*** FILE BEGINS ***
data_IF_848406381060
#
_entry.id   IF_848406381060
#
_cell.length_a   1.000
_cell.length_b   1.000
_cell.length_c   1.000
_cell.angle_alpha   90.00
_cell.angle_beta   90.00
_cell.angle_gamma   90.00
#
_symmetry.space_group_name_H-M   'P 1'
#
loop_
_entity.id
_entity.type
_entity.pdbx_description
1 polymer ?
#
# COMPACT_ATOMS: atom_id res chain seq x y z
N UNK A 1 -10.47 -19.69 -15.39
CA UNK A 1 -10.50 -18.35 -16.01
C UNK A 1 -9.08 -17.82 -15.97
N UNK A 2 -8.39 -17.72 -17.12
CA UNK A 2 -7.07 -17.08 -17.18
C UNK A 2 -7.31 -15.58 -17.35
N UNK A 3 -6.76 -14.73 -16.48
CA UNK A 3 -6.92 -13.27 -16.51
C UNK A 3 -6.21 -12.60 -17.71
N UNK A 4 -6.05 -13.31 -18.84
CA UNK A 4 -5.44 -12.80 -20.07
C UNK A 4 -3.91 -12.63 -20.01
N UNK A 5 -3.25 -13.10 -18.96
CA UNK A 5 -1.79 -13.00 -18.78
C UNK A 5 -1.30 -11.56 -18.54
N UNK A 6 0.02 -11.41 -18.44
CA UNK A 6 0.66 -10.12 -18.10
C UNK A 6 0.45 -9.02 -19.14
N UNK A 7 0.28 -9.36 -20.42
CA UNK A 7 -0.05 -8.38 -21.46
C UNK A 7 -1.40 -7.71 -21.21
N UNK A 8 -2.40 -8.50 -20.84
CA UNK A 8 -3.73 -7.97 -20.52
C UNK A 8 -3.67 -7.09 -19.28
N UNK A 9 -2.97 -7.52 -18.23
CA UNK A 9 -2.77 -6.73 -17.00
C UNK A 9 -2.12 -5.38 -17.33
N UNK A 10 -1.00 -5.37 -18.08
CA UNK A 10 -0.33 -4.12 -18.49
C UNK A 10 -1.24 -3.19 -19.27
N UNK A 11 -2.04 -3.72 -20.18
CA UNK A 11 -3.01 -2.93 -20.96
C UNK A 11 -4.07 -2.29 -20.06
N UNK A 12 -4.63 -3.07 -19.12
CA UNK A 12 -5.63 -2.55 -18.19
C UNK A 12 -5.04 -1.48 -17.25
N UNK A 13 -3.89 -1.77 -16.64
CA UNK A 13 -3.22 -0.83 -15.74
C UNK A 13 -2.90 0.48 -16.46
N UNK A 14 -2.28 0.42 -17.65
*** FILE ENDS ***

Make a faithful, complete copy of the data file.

data_IF_848406381060
#
_entry.id   IF_848406381060
#
_cell.length_a   1.000
_cell.length_b   1.000
_cell.length_c   1.000
_cell.angle_alpha   90.00
_cell.angle_beta   90.00
_cell.angle_gamma   90.00
#
_symmetry.space_group_name_H-M   'P 1'
#
loop_
_entity.id
_entity.type
_entity.pdbx_description
1 polymer ?
#
# COMPACT_ATOMS: atom_id res chain seq x y z
N UNK A 1 -10.47 -19.69 -15.39
CA UNK A 1 -10.50 -18.35 -16.01
C UNK A 1 -9.08 -17.82 -15.97
N UNK A 2 -8.39 -17.72 -17.12
CA UNK A 2 -7.07 -17.08 -17.18
C UNK A 2 -7.31 -15.58 -17.35
N UNK A 3 -6.76 -14.73 -16.48
CA UNK A 3 -6.92 -13.27 -16.51
C UNK A 3 -6.21 -12.60 -17.71
N UNK A 4 -6.05 -13.31 -18.84
CA UNK A 4 -5.44 -12.80 -20.07
C UNK A 4 -3.91 -12.63 -20.01
N UNK A 5 -3.25 -13.10 -18.96
CA UNK A 5 -1.79 -13.00 -18.78
C UNK A 5 -1.30 -11.56 -18.54
N UNK A 6 0.02 -11.41 -18.44
CA UNK A 6 0.66 -10.12 -18.10
C UNK A 6 0.45 -9.02 -19.14
N UNK A 7 0.28 -9.36 -20.42
CA UNK A 7 -0.05 -8.38 -21.46
C UNK A 7 -1.40 -7.71 -21.21
N UNK A 8 -2.40 -8.50 -20.84
CA UNK A 8 -3.73 -7.97 -20.52
C UNK A 8 -3.67 -7.09 -19.28
N UNK A 9 -2.97 -7.52 -18.23
CA UNK A 9 -2.77 -6.73 -17.00
C UNK A 9 -2.12 -5.38 -17.33
N UNK A 10 -1.00 -5.37 -18.08
CA UNK A 10 -0.33 -4.12 -18.49
C UNK A 10 -1.24 -3.19 -19.27
N UNK A 11 -2.04 -3.72 -20.18
CA UNK A 11 -3.01 -2.93 -20.96
C UNK A 11 -4.07 -2.29 -20.06
N UNK A 12 -4.63 -3.07 -19.12
CA UNK A 12 -5.63 -2.55 -18.19
C UNK A 12 -5.04 -1.48 -17.25
N UNK A 13 -3.89 -1.77 -16.64
CA UNK A 13 -3.22 -0.83 -15.74
C UNK A 13 -2.90 0.48 -16.46
N UNK A 14 -2.28 0.42 -17.65